|My countries' timeline|
|Index of people|
|Wesmandy 1400: Lords|
|Wesman 1400: Liegelands|
|Fifty Year's War|
I'm Pawl (actually Paul, but I'm using the Welsh spelling here). I am English, but have been living and working in south Wales for the past few years. I've dreamt up countries over the years, including basic, high-level maps, but OSM-style mapping, with its level detail, is something new for me. As you may notice, I'm also keen on heraldry and flags, history and constitutional politics.
I have started a bliki here.
My countries at the moment are:
I'm not a Welsh speaker, but I've picked up bits and pieces of the language in recent years and thought it would be good to see what a purely Welsh-speaking country would look like (in real-world Wales, only about 10-15% of people use Welsh regularly; only 20% can speak it at all). Hence Tircambry ("land of the Cambry").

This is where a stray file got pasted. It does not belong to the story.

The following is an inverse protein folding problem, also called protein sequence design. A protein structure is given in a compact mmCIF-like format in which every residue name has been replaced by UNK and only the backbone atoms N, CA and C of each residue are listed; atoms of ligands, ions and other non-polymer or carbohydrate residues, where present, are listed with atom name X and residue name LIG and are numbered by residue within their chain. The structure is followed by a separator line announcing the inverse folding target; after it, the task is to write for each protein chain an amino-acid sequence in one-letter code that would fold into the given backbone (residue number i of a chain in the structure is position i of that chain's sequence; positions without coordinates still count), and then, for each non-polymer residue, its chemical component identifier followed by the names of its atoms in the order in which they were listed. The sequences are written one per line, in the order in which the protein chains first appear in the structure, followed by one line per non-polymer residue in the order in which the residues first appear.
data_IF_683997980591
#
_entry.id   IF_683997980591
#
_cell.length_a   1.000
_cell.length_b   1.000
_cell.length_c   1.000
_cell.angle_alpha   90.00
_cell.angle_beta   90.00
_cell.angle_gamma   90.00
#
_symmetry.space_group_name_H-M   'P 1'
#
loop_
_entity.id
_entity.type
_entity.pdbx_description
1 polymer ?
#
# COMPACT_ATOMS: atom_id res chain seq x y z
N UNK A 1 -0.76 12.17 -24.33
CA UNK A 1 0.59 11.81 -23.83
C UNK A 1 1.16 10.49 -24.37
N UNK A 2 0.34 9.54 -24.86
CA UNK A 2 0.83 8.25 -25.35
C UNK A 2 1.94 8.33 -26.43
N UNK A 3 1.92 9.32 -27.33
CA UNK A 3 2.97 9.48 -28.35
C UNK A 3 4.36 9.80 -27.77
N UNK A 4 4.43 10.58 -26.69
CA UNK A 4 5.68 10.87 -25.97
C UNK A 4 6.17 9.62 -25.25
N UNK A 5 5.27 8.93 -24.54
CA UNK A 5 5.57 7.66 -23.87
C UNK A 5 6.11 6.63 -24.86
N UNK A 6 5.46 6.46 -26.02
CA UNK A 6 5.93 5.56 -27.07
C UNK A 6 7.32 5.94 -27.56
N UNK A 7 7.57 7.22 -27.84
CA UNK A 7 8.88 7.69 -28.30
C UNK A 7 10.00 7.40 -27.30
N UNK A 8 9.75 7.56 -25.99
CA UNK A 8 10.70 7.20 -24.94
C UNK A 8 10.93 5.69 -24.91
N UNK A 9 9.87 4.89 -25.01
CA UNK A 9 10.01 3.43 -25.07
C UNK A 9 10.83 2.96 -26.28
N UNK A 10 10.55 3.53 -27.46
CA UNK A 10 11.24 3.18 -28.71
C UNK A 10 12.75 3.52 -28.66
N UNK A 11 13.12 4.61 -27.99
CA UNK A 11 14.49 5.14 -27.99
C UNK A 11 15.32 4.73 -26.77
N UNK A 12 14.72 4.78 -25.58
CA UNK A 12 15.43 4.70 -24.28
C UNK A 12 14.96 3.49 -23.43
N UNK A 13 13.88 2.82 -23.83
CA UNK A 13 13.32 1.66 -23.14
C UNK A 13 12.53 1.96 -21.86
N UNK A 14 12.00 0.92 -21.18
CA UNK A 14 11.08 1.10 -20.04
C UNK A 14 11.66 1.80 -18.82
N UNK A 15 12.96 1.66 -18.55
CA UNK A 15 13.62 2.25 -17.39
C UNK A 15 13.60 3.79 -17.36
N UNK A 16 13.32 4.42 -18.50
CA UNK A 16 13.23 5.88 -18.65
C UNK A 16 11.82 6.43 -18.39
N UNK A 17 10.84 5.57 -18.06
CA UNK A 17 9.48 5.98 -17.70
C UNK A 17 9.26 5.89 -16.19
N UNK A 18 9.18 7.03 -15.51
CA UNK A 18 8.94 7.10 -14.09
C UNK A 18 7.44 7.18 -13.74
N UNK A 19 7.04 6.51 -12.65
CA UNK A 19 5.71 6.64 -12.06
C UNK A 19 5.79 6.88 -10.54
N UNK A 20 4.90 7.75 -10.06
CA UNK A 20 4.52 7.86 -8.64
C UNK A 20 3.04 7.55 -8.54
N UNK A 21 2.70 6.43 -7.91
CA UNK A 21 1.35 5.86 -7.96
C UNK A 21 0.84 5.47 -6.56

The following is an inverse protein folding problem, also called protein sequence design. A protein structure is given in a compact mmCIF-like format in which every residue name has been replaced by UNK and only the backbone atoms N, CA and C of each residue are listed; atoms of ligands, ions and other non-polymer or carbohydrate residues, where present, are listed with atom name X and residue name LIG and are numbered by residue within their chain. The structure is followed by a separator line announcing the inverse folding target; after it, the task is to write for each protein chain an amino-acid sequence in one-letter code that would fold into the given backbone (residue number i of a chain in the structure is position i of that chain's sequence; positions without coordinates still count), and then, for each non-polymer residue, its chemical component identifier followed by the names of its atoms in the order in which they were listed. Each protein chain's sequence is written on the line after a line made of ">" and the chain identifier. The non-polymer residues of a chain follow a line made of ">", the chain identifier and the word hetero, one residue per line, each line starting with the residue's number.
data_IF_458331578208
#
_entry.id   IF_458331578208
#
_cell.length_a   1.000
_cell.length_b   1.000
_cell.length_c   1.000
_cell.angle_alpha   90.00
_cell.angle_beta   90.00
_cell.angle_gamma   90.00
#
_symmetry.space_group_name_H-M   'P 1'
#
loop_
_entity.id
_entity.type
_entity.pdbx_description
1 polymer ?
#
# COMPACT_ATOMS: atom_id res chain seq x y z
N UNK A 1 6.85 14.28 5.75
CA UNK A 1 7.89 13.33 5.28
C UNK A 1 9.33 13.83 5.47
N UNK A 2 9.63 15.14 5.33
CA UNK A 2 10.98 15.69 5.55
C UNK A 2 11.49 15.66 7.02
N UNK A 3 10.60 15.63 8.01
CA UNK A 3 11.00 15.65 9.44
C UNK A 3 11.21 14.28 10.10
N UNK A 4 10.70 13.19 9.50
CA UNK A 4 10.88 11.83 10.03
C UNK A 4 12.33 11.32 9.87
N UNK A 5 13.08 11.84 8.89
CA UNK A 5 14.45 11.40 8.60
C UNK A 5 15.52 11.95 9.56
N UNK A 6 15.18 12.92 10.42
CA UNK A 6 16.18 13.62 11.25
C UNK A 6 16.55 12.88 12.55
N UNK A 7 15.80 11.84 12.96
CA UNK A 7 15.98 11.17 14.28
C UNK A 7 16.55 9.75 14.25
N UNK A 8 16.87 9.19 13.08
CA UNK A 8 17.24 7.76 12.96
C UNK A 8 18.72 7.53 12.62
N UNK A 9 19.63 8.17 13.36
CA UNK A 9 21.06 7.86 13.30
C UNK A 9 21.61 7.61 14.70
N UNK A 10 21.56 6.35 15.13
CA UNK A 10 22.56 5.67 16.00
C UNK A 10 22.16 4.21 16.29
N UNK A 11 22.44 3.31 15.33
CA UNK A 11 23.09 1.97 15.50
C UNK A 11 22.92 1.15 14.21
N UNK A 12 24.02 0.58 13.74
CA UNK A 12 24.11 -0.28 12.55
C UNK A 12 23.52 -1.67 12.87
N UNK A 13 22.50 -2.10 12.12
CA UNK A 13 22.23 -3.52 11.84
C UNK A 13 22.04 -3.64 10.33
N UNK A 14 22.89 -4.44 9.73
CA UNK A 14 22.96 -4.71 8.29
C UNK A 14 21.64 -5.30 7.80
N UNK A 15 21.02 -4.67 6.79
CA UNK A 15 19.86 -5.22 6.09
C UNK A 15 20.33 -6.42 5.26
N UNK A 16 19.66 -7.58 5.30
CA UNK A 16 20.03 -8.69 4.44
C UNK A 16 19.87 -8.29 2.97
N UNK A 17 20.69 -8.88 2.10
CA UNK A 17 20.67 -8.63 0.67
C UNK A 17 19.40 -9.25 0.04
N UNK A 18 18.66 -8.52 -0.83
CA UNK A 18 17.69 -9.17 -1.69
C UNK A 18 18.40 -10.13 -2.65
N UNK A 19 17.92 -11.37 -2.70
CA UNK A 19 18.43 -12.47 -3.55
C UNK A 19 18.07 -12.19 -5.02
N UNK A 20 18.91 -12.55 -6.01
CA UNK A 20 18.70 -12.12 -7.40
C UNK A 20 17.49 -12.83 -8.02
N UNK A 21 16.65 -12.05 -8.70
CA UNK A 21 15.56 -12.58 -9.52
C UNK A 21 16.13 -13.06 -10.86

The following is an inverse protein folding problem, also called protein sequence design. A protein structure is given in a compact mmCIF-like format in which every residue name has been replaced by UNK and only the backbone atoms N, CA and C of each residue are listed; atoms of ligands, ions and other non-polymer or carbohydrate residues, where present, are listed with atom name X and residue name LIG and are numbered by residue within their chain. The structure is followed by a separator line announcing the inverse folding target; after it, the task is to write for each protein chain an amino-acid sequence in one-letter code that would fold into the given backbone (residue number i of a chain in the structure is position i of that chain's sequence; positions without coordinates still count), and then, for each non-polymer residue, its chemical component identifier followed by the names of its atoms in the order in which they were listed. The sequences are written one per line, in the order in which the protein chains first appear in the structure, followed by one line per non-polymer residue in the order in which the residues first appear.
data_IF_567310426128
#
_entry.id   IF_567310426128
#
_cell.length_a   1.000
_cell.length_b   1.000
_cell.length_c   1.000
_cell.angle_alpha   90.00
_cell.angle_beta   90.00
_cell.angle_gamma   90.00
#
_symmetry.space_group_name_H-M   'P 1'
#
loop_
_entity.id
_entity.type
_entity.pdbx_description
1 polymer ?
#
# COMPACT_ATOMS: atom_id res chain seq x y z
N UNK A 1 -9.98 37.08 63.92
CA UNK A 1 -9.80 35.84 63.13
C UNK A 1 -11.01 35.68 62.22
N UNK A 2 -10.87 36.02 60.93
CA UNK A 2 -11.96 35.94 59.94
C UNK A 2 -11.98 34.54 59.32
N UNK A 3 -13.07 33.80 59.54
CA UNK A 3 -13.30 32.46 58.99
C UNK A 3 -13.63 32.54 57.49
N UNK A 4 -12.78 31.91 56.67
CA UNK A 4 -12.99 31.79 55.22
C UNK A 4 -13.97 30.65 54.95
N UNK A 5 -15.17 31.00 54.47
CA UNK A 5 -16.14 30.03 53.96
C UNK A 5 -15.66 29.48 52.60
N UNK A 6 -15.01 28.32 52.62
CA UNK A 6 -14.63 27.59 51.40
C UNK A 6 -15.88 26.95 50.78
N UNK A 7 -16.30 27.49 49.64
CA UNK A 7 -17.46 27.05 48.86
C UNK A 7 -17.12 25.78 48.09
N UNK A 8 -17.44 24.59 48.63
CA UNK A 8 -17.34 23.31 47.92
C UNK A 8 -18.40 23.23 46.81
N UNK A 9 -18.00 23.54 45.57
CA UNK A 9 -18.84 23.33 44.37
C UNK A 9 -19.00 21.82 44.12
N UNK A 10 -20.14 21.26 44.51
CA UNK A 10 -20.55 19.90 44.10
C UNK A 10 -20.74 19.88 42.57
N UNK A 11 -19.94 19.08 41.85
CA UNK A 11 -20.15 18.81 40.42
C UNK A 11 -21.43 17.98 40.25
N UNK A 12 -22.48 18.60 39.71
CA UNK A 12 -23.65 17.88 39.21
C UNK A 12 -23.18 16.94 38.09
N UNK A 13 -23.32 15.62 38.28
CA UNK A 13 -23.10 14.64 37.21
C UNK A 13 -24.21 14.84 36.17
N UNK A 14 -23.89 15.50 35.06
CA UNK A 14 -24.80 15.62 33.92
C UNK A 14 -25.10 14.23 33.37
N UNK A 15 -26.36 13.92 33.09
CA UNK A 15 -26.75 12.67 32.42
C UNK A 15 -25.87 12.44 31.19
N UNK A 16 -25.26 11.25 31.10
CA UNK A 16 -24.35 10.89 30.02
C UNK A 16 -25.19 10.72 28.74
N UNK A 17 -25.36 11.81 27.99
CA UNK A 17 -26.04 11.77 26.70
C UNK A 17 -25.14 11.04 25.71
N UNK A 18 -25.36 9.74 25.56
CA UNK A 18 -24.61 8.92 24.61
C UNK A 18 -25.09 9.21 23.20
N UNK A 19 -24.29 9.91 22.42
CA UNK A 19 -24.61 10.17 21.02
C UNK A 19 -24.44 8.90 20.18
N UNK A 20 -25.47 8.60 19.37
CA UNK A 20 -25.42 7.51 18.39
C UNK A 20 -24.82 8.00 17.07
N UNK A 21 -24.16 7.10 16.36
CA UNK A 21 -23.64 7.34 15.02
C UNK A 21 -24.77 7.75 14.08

Wesmandy is a smaller, Ingerish-speaking country (therefore, much easier for me to think up names for!) across the water from Tircambry. The two countries have a close historical relationship.
I'm taking a very different approach to mapping Wesmandy. Instead of laying out the modern political geography and diving into a big, modern, city, I'm starting to map Wesmandy as it was in about 1400, and will then build it up from there to the modern day. I'm hoping this will give a more genuine, "organic", feel to the place, and easier to map than trying to think retrospectively how a modern place became what it is today. I'll be writing the history as I go, so although I know roughly where it's going - a modern, parliamentary monarchy - I'm not sure yet how it's going to get there!
Cernou is a small island state off the coast of Wesmandy (to which it once belonged). It is a Franquese-speaking country as a result of being settled by a Franquese-speaking contingent of the Knight Venturers in the 13th century.
Cernou is independent, but because of its size it depends heavily on Wesmandy for infrastructure and services. The currency is the Wesman pound, but local versions of notes and coins are produced, and it is referred to locally as the livre.